Does the 5G frequency spectrum really go to 100 GHz?The consortium responsible for this has plans up to about 80 GHz so far. However, the uppermost frequency bands are only suitable for transmission in the immediate vicinity, for example from computer to screen. In this respect, this uppermost frequency range is not so relevant for electro-sensitive people, because it is up to the user to decide whether to use such applications or not (if 5G in this frequency spectrum should be commercially available in a few years).
The planning for 5G in the frequency range around 28 GHz is much more concrete, where the main focus is on (temporary) coverage of, for example, football stadiums, shopping centres and the like, and on wireless Internet on railway lines and in public transport. Here, too, the range is very limited and in order to minimise power consumption, the suppliers will try to concentrate the radiation as closely as possible to the area that is absolutely necessary. However, the demonstrations so far have revealed major technical difficulties, because even a tree blocking the direct line of sight to the transmitter led to considerable reductions in the transmission rate, even to connection interruptions.
At which frequencies does 5G transmit?The frequency bands planned today are:
Around 700 MHz.
at 2 GHz
between 3 and 4 GHz (also worldwide at least below 6 GHz, "Sub 6 GHz Band")
around 28/30 GHz
up to about 80 GHz
The large gap between 4 GHz and 28 GHz is striking. The only radio services relevant to building biology in this area are the "5 GHz WLAN" (between 5 and 6 GHz) and a wide range of radar frequencies between 8.5 and 9.5 GHz.
Are 5G frequencies above 30 GHz particularly harmful?This is what the experts are arguing about, as well as the issue of the harmfulness of electrosmog in general. Just think of the decades of discussion about the harmfulness of asbestos! Here, a precautionary minimization of personal exposure to 5G radiation seems to make sense. The following, physically unquestionable connection is reassuring: The higher the frequency, the less the radiation propagation, or in other words: The higher the frequency, the higher the attenuation of the 5G radiation (of any HF radiation!) alone through the air or the more through common building materials such as stone, wood or glass. In this respect, interiors, i.e. apartments or houses, already offer quite good protection with regard to the higher 5G frequencies.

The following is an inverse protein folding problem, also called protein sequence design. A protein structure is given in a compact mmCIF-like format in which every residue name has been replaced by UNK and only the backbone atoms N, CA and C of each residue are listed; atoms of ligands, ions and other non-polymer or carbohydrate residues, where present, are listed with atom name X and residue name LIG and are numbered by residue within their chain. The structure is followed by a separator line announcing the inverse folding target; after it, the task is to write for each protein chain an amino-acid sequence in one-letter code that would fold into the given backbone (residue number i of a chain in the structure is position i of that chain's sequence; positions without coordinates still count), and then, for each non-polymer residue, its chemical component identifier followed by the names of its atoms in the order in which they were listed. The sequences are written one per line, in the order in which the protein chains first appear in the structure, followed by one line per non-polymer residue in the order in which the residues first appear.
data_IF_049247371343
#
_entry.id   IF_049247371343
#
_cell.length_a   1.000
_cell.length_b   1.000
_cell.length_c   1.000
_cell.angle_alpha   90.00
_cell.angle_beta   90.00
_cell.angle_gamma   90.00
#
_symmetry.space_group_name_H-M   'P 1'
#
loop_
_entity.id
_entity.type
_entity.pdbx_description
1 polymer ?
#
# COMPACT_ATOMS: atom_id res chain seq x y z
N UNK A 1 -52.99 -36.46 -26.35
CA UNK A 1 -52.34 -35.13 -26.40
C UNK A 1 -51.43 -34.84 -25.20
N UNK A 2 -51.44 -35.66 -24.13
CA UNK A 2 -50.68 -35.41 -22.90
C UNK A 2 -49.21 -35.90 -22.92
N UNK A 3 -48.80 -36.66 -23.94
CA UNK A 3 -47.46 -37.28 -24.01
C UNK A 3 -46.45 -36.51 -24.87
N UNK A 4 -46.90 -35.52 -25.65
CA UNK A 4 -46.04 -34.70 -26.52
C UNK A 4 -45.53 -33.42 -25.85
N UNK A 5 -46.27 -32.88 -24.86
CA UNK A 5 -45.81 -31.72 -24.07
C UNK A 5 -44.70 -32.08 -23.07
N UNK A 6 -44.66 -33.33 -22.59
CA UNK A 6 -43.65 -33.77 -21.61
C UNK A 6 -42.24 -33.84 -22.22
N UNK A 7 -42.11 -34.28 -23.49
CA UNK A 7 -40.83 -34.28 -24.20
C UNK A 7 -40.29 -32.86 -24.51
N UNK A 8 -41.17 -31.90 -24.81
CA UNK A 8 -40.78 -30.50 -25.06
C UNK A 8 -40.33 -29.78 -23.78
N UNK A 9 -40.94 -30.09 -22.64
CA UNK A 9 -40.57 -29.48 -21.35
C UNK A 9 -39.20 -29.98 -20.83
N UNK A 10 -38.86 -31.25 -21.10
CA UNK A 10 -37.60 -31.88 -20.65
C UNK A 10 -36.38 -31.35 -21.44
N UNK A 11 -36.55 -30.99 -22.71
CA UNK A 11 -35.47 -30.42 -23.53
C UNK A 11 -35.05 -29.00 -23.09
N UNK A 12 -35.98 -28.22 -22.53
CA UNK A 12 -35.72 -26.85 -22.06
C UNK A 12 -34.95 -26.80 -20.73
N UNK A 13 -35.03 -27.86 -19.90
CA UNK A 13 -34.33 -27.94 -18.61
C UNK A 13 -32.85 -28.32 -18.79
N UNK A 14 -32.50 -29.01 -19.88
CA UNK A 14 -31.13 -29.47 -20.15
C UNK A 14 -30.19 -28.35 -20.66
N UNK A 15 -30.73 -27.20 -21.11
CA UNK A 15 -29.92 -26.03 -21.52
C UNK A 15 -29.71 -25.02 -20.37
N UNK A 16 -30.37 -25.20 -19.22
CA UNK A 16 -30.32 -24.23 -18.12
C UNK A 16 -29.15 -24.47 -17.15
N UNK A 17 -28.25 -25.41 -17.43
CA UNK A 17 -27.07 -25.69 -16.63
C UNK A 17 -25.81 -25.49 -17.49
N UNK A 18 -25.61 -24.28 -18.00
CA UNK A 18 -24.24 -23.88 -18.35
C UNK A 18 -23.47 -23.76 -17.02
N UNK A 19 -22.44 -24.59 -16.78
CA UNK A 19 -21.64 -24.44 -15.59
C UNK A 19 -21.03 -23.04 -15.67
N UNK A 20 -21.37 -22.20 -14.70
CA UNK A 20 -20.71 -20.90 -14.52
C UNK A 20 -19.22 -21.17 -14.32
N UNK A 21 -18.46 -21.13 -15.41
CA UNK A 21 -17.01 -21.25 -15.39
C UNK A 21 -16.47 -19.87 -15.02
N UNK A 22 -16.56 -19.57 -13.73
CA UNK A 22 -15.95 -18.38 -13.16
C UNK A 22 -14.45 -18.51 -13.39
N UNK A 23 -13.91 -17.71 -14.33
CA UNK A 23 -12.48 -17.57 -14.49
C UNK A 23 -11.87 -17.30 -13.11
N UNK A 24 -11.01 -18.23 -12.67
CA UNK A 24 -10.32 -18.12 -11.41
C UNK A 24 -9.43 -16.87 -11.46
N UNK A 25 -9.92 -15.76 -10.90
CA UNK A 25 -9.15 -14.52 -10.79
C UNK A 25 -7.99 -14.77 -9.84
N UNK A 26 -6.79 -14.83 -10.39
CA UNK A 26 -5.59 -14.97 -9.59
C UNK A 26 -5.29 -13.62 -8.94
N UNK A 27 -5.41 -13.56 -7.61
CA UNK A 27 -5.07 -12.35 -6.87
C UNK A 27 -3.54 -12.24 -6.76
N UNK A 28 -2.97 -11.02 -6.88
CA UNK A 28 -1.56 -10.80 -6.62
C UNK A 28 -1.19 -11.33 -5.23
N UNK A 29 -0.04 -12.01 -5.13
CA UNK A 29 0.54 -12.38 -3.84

Why are the 5G frequencies below 6 GHz particularly critical?
From a building biology point of view, it is particularly important to keep the electrosmog load in sleeping areas low, because the organism should be free of external stress during sleep in order to regenerate.
For technical and commercial reasons, however, it is precisely these lower 5G mobile radio frequencies that will lead to increased exposure to 5G radiation in sleeping areas. This is because lower frequencies have a higher transmission range and better penetration of common building materials for the same energy expenditure. This means for the mobile phone provider: With largely the same infrastructure costs, more customers can be covered, i.e. higher profits can be achieved. The same phenomenon is known from the significantly better area coverage of the lower mobile radio bands compared to the upper ones, for example in mobile radio (900 MHz compared to 1800 MHz for GSM, as well as 800 MHz compared to 1800 MHz compared to 2700 MHz for LTE) or 2.4 GHz WLAN compared to 5 GHz WLAN.
While the 700 MHz are thus particularly recommended for rural areas and smaller towns, the newly auctioned frequency bands between 3 and 4 GHz will be used more frequently, especially in inner-city locations, in favor of higher data rates. Even if this requires more transmitting equipment to be set up at closer distances. This is one of the main criticisms of opponents of the 5G expansion.
Why does the market launch of 5G start with the lower frequencies?Physical laws also apply to 5G, and hardware vendors react to this in a predictable manner: First, there's the greater attenuation of high frequency radiation through the air. From a provider's perspective, "greater attenuation" is synonymous with "more energy input and higher costs" - the commercial consequence: the lowest possible frequency band is always preferred (as is already the case with GSM, LTE and WLAN). The upper 5G bands up to over 50 GHz will thus remain reserved for very short distances with direct line-of-sight connections in the long term - a positive side effect for the population: their own four walls offer comparatively good protection.
The sarcastic phrase "Money makes the world go round" is of benefit to the general population as an exception and rather incidentally ... a small consolation in view of the even higher total RF exposure with 5G.